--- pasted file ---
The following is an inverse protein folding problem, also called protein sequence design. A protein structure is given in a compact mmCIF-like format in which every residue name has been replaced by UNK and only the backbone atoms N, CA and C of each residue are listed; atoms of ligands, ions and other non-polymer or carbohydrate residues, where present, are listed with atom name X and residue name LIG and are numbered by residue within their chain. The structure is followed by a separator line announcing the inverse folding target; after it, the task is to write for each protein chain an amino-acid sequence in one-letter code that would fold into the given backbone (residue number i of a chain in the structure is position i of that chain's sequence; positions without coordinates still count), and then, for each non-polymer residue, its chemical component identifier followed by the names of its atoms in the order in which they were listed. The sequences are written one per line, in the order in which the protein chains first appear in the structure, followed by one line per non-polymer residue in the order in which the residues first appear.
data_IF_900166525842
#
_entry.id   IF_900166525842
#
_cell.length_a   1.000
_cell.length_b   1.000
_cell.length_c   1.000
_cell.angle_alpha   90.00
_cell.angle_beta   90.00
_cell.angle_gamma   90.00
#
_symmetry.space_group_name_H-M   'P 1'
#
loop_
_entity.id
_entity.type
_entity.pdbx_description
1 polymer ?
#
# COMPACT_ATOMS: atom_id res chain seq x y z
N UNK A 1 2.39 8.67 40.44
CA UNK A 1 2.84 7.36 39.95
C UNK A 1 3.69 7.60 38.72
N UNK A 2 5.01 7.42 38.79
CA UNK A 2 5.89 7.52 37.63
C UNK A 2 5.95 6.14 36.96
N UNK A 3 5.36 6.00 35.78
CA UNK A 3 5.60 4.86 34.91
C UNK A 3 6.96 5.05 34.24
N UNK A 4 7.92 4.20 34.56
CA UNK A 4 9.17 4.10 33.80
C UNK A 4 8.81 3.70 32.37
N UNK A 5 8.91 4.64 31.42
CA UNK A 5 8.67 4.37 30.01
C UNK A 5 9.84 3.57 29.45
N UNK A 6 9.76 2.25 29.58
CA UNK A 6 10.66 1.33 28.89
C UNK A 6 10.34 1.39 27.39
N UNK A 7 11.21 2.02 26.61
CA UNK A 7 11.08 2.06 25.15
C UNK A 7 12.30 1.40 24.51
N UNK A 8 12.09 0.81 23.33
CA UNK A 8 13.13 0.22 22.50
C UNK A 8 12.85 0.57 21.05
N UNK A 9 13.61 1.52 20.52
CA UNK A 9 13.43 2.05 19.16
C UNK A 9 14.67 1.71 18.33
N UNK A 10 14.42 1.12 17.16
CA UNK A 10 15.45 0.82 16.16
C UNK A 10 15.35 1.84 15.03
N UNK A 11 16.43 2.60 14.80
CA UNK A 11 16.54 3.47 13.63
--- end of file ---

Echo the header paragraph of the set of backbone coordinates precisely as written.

The following is an inverse protein folding problem, also called protein sequence design. A protein structure is given in a compact mmCIF-like format in which every residue name has been replaced by UNK and only the backbone atoms N, CA and C of each residue are listed; atoms of ligands, ions and other non-polymer or carbohydrate residues, where present, are listed with atom name X and residue name LIG and are numbered by residue within their chain. The structure is followed by a separator line announcing the inverse folding target; after it, the task is to write for each protein chain an amino-acid sequence in one-letter code that would fold into the given backbone (residue number i of a chain in the structure is position i of that chain's sequence; positions without coordinates still count), and then, for each non-polymer residue, its chemical component identifier followed by the names of its atoms in the order in which they were listed. The sequences are written one per line, in the order in which the protein chains first appear in the structure, followed by one line per non-polymer residue in the order in which the residues first appear.